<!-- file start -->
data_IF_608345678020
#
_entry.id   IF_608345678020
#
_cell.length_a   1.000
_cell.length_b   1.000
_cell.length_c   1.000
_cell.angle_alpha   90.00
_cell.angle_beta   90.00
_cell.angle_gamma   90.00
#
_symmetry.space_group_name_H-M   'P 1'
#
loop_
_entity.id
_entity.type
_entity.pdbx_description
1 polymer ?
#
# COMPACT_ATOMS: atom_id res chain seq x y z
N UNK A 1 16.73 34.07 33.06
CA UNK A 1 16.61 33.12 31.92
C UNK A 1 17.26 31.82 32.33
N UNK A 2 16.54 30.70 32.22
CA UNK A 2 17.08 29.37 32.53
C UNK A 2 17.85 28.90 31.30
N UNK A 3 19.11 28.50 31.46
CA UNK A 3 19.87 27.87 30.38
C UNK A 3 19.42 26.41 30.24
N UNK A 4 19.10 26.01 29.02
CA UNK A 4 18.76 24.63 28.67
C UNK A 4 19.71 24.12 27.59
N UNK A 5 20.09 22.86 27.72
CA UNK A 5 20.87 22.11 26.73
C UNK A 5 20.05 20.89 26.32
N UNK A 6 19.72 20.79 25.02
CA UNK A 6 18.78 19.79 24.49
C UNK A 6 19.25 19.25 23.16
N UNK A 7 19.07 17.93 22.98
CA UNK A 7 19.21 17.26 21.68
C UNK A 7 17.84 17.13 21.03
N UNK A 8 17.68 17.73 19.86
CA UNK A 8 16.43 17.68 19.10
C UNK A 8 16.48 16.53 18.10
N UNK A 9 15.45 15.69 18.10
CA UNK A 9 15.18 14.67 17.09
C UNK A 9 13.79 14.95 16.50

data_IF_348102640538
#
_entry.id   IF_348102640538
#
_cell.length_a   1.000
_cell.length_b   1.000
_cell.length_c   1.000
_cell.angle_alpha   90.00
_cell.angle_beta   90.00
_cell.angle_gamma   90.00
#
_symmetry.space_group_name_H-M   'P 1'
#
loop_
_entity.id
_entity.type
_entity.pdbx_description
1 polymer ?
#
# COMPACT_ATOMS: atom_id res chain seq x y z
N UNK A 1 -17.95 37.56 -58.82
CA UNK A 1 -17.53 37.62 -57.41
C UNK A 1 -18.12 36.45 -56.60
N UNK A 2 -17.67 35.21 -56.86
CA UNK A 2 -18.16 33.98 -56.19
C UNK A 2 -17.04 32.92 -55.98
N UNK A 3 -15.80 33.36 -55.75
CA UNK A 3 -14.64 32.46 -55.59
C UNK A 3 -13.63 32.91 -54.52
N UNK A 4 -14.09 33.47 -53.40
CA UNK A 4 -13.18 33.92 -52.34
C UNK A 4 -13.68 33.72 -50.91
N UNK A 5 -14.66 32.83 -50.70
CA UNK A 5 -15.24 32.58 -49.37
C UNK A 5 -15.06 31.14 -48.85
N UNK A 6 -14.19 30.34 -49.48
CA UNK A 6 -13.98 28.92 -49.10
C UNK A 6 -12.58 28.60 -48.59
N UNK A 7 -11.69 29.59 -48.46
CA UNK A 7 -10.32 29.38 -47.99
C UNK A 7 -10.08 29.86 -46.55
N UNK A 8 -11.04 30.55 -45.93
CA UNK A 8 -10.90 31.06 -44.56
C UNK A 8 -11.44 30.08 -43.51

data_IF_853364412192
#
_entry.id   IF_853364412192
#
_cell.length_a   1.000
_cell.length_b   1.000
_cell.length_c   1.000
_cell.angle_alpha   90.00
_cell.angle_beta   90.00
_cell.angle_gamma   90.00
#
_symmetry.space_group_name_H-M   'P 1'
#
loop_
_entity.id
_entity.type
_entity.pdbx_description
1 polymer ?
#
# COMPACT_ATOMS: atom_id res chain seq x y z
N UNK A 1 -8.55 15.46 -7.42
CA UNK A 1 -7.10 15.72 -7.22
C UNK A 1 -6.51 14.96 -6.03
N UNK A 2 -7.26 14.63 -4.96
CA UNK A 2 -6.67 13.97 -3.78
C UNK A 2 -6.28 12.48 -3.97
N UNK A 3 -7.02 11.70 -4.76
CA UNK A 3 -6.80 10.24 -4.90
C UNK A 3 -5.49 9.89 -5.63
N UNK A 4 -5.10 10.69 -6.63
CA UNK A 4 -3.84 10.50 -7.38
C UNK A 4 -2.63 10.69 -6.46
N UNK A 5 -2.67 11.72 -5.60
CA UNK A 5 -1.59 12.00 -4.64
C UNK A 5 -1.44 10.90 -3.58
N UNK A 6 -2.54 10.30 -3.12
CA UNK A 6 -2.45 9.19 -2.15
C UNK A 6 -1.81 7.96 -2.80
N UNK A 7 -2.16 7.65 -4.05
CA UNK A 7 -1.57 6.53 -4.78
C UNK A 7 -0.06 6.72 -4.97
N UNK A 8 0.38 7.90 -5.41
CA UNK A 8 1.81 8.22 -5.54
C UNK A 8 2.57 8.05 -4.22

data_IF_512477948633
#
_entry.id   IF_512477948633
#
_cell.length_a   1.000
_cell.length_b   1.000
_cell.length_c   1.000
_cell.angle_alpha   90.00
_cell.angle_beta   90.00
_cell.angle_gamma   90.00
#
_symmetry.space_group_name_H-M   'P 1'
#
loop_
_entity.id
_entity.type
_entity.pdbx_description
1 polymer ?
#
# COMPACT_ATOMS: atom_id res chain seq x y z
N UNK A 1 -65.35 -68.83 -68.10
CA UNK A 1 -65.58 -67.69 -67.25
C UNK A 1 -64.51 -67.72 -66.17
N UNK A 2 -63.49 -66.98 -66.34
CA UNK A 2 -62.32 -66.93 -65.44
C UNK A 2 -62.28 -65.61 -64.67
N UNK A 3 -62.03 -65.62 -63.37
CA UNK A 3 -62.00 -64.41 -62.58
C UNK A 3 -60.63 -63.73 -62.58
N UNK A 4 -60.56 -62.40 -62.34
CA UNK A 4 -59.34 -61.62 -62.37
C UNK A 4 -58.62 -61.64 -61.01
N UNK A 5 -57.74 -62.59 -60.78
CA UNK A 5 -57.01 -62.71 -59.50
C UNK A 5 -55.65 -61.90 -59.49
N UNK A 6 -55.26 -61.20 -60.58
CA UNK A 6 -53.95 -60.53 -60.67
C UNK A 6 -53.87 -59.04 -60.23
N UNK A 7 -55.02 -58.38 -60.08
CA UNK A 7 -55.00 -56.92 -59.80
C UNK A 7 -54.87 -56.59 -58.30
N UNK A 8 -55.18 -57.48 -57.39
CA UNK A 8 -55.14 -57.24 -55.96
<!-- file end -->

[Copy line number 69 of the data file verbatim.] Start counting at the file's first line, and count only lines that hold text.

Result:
CA UNK A 1 -17.53 37.62 -57.41